For Peter Manning, you could say that making the transition from an art appreciator to a working artist was a natural progression.
In the U.K., Manning was working as creative director at Reluctant Hero in Newcastle, a design studio. In the meantime, he also headed up the Electrik Sheep gallery, putting on shows by noted street artists like Eine and Banksy.
One day, he and Marc Ross — who was also working at Manning's day gig — had a sort of eureka moment. "We kind of had maybe a little bit of hubris," he says. "But it was like, 'We could probably do this ourselves.'"
That's when the artist collective Prefab77 was born.
We speak to Manning during a break at the basement studio at Detroit's Inner State Gallery, which Prefab77 have temporarily taken over for a two-week artists residency.
Manning describes the group dynamics as a true collaboration. "We work on the concept together, we work on the image together," he says. "Marc has got a lot of the back end stuff — the prep, execution. Mine's a lot of the art, and the concept."
The fruits of the Detroit residency — a collaboration between Manning, Ross, and the Inner State Gallery's in-house printmaker — will be display in a one-day exhibition at the gallery on Friday.
Manning says street art-style imagery has long been a passion of his. In the '90s, he lived in Manhattan, working as a graphic designer. It was there that he recalls witnessing the street art scene.
"Seeing all the Shepard Fairey, and Faile, and Bäst and I was like, 'This is fucking cool, I want be part of this,'" he says. "We sniffed around the edges a bit for a while, and now I just want to get straight into the whole street world, and just do it full time."
While in New York, Manning worked as a graphic designer for various fashion brands, which explains the origins of much of Prefab77's imagery. A collage of fashion-style photography mixed with historical elements, the group's bold imagery has landed gigs working on commercial art for high-profile commercial projects for clients like Nike, Ride Snowboards, Gap, Keds, Hurley, Converse, and more.
But Manning describes the group's current body of work as a new direction. "A lot of the stuff we were doing was very iconographic — British iconography which is like, the queen, the crown exploding, and stuff like that," he says. "It's all carried over but it's culminated in a love of history, a love of art history, allegories, and bringing some of that stuff in."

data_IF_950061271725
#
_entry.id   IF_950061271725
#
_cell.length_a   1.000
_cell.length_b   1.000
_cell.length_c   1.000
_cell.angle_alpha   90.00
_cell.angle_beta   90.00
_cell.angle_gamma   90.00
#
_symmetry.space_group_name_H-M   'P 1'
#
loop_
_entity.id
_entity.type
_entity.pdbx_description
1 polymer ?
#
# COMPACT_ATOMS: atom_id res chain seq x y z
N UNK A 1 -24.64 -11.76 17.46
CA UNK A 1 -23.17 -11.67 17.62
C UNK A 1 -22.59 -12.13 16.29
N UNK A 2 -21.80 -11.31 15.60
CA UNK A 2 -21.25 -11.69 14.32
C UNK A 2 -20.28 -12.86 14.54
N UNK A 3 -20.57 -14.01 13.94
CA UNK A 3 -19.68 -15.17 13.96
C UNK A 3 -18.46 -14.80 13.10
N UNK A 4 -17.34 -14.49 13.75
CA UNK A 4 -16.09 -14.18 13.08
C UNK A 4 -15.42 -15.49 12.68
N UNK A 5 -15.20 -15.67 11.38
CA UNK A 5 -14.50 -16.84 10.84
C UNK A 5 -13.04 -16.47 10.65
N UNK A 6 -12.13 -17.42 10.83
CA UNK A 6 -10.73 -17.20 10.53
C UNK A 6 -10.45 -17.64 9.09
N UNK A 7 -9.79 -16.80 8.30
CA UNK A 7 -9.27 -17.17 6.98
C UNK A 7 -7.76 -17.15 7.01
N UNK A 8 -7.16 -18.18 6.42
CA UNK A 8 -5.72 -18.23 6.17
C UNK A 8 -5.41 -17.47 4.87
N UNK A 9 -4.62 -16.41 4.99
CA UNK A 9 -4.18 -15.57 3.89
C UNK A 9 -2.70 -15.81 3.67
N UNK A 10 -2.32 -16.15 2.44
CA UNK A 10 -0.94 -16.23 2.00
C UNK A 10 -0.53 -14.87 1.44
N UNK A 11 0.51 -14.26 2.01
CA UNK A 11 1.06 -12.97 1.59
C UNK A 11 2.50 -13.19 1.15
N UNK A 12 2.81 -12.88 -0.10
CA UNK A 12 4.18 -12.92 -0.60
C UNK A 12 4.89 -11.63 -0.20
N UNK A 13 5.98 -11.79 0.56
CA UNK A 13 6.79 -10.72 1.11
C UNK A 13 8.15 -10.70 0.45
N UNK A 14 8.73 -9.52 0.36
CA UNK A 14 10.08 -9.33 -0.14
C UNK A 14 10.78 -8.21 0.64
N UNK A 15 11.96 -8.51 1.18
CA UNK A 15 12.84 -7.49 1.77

The resulting imagery is at once medieval and contemporary. Manning says the idea was to try to tap into imagery from the past and repurpose it. "Way back when I was like, maybe what we should do is if we're going to go down a bit more of a graphic route, let's bring some of this stuff back in, in a different form," he says.
But he says the imagery has a personal meaning as well. "I love history," Manning says. "So it's almost like as these things tell a story, it's also the story of my interests and background."
The work he and Ross are creating for their Detroit residency is a further departure in that it has a variety of final outputs. They have been working with Inner State's in-house printer Jonny Alexander to create several limited editions of various sizes. But far from being a typical mass-produced run of nearly identical prints, Manning says this body of work features hand-painted textures and other embellishments that ensure no two prints are alike.
"It's a process that you know that it should replicate and reproduce every single step," he says. "But it's not. You're not sure of the result until you actually see it — how one thing interacts with the other."
Manning says its been a challenge getting used to the jet lag and also logging in the long hours necessary to produce the work. He has managed to do some sightseeing around Detroit, saying he was intrigued to check out Midtown's new Carhartt store.
But Manning thinks the work has paid off. "People have put less effort into one original than we have in one of these prints!" he says.
Prefab77's pop-up show is from 6 p.m. to 9 p.m. on Friday, Oct. 16 at Inner State Gallery; 1410 Gratiot Ave., Detroit; innerstategallery.com; 313-744-6505; no cover.
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